Chemicals In Sunscreen Are Harming Coral Reefs, Says New Study
New research about sunscreen's damaging effects on coral reefs suggest that you might want to think twice before slathering it on.
Reports about the harmful environmental effects of certain chemicals in the water have been circulated for years, but according to the authors of a new study released Tuesday, the chemicals in even one drop of sunscreen are enough to damage fragile coral reef systems. Some 14,000 tons of sunscreen lotions wind up in coral reefs around the world each year.
The ingredient oxybenzone leaches the coral of its nutrients and bleaches it white. It can also disrupt the development of fish and other wildlife.
Scientists conducted the new study in the U.S. Virgin Islands and Hawaii, but reefs all over the world are at risk, according to a 2011 report by the World Resource Institute.
While destructive fishing, pollution and development all pose threats to the coral reef, the study reveals that sunscreen is a serious danger to the health of coral.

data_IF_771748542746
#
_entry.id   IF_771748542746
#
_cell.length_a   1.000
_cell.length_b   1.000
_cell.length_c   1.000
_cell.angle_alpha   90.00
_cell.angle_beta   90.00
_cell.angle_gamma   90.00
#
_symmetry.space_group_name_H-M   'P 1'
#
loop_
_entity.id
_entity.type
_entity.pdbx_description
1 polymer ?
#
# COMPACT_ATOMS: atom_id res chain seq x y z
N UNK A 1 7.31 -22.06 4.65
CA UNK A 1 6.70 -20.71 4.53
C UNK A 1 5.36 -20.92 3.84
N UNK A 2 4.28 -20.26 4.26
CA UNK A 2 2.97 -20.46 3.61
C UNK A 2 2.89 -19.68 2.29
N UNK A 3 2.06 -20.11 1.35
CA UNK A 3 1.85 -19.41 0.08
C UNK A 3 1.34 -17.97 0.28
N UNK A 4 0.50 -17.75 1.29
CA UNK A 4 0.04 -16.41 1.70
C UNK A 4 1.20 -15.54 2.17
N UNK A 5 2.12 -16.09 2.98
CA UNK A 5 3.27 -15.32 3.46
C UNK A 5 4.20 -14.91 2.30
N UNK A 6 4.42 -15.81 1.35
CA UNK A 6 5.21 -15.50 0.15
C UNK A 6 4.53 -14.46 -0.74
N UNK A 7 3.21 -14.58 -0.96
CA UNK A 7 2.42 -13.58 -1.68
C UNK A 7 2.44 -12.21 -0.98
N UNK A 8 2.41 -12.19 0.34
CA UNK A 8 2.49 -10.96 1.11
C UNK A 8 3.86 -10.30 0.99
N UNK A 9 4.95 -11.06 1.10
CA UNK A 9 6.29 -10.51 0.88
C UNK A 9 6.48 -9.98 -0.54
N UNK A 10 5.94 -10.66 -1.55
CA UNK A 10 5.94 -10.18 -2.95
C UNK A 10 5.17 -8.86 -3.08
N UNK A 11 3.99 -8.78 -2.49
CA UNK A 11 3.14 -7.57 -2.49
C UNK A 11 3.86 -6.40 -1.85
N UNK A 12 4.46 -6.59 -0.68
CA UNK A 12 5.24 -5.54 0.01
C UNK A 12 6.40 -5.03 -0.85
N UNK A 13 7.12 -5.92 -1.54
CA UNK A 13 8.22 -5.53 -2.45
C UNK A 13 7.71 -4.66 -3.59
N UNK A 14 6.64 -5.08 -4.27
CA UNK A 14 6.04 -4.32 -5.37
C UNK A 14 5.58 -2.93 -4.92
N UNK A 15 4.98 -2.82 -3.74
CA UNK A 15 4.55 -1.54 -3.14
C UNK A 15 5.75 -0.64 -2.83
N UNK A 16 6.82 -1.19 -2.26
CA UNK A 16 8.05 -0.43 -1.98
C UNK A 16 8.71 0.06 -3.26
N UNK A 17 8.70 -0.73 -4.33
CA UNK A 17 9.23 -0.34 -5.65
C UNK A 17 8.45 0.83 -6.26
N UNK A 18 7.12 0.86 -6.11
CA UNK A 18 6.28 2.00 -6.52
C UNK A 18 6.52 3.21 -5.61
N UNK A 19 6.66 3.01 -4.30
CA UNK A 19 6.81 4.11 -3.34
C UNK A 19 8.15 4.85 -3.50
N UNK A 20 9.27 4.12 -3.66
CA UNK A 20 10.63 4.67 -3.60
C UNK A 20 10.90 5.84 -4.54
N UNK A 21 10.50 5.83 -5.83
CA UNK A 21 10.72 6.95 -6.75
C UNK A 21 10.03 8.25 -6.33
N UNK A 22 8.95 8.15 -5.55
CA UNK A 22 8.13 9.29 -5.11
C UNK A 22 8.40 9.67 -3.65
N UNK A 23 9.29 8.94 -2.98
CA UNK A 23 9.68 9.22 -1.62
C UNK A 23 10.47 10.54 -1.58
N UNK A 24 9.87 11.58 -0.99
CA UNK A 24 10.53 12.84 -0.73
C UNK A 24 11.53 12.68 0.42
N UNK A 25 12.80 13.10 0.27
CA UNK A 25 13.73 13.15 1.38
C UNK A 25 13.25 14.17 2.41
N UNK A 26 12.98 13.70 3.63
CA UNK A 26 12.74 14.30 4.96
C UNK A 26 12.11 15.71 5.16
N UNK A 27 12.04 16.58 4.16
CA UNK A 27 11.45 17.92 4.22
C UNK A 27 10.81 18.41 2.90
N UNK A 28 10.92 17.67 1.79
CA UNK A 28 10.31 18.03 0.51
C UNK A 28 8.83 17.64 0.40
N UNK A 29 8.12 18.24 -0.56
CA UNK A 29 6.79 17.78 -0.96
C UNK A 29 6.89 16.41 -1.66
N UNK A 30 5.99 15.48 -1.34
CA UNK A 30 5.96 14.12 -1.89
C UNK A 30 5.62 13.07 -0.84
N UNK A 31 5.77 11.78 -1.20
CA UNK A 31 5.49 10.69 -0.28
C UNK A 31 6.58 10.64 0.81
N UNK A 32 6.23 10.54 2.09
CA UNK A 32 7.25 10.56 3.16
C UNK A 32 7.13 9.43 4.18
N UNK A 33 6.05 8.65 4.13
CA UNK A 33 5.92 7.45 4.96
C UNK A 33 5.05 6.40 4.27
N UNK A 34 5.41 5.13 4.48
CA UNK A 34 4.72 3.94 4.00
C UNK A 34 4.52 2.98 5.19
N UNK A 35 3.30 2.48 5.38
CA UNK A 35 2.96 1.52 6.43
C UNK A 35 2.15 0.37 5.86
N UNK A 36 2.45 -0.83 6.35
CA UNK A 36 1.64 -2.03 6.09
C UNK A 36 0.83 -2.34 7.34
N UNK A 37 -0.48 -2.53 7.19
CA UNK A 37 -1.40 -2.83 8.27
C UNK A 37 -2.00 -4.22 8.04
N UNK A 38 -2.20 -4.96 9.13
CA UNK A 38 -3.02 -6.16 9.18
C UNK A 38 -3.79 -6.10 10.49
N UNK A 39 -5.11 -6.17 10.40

"The use of oxybenzone-containing products needs to be seriously deliberated in islands and areas where coral reef conservation is a critical issue," Downs said according to the Washington Post.
"We have lost at least 80 percent of the coral reefs in the Caribbean," co-author Craig Downs said. "Any small effort to reduce oxybenzone pollution could mean that a coral reef survives a long, hot summer, or that a degraded area recovers."
Local economies also depend on the tourism that coral reefs attract. As a result, some local businesses have started to ban the use of harmful sunscreen in their waters. In Akumal, Mexico, an area known for its reefs and sea turtles, visitors are warned against wearing sunscreen and are restricted to certain areas to prevent too much disruption of reef life.
But damaging sunscreen from beach-goers is just part of the concern. Any time people wear sunscreen, it's going to wind up in the waterways when they clean it off, just like harmful chemicals in household cleaning products that are washed down drains and into the sewage systems.
"People come inside and step into the shower. People forget it goes somewhere," co-author John Fauth told the Post.
So how can you avoid harming coral reefs without allowing the sun to damage your skin?
The U.S. National Park Service for South Florida, Hawaii, U.S. Virgin Islands, and American Samoa recommend using "reef-friendly" sunscreen (those made with titanium oxide or zinc oxide, which are natural mineral ingredients) and wearing clothing and hats to protect the skin from the sun.
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